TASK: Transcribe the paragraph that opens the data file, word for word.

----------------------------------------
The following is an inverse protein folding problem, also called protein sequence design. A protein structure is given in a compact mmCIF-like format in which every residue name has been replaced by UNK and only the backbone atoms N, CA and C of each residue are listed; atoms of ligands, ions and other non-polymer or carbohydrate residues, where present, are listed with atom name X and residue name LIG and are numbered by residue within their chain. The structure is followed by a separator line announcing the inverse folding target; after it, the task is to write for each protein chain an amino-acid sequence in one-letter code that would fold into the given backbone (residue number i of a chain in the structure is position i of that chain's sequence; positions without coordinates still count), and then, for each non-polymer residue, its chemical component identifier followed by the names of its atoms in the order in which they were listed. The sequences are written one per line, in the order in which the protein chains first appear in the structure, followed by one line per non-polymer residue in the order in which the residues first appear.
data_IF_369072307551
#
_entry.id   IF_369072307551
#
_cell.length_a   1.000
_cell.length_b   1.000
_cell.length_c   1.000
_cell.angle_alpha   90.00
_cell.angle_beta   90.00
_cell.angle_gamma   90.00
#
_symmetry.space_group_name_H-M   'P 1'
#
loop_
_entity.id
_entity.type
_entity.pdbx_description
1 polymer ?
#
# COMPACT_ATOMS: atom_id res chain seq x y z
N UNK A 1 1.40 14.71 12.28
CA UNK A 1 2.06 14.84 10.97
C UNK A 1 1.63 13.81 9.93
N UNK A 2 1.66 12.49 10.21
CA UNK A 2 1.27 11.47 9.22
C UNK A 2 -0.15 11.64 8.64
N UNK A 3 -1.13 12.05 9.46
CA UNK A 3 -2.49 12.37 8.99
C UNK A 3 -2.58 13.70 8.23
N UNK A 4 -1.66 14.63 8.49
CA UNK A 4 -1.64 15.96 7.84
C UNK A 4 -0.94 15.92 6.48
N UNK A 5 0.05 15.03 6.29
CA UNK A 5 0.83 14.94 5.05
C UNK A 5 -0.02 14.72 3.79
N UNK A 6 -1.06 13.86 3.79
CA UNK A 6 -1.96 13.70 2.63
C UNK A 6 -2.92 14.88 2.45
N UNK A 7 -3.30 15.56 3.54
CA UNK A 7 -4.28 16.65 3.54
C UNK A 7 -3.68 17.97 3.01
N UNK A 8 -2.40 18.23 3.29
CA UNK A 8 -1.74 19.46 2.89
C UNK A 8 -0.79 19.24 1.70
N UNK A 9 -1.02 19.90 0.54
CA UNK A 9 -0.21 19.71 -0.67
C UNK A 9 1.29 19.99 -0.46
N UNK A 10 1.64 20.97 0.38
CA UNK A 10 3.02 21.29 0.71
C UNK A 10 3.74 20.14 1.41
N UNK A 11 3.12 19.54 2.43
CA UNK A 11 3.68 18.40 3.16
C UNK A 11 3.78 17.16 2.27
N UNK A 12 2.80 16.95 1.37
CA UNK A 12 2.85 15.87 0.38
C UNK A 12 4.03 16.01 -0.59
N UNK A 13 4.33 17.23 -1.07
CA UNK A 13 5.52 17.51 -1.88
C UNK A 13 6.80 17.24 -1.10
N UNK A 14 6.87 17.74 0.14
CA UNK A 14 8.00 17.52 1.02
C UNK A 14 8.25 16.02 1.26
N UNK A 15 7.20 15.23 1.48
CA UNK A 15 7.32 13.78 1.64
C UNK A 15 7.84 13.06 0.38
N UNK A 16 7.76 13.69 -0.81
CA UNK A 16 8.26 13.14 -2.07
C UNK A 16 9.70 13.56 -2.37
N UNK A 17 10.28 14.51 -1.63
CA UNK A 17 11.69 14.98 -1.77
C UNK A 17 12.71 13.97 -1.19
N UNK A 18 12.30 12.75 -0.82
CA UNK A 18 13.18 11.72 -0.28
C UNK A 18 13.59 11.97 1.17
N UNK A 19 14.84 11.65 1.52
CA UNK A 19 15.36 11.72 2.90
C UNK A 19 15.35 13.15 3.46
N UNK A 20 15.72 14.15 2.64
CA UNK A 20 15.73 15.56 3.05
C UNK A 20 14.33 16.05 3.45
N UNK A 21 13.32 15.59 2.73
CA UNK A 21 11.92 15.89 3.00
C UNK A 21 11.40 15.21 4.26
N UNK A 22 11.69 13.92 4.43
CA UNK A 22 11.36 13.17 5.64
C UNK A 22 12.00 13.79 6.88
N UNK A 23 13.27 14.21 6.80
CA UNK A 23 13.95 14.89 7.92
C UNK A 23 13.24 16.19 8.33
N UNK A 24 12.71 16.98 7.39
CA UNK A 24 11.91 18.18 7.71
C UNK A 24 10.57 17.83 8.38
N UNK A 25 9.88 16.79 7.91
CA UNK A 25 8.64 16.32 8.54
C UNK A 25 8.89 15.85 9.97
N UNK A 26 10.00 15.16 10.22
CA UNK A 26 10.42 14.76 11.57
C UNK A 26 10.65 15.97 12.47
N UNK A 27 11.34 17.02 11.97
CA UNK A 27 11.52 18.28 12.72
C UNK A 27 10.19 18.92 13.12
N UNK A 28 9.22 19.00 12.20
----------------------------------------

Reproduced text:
The following is an inverse protein folding problem, also called protein sequence design. A protein structure is given in a compact mmCIF-like format in which every residue name has been replaced by UNK and only the backbone atoms N, CA and C of each residue are listed; atoms of ligands, ions and other non-polymer or carbohydrate residues, where present, are listed with atom name X and residue name LIG and are numbered by residue within their chain. The structure is followed by a separator line announcing the inverse folding target; after it, the task is to write for each protein chain an amino-acid sequence in one-letter code that would fold into the given backbone (residue number i of a chain in the structure is position i of that chain's sequence; positions without coordinates still count), and then, for each non-polymer residue, its chemical component identifier followed by the names of its atoms in the order in which they were listed. The sequences are written one per line, in the order in which the protein chains first appear in the structure, followed by one line per non-polymer residue in the order in which the residues first appear.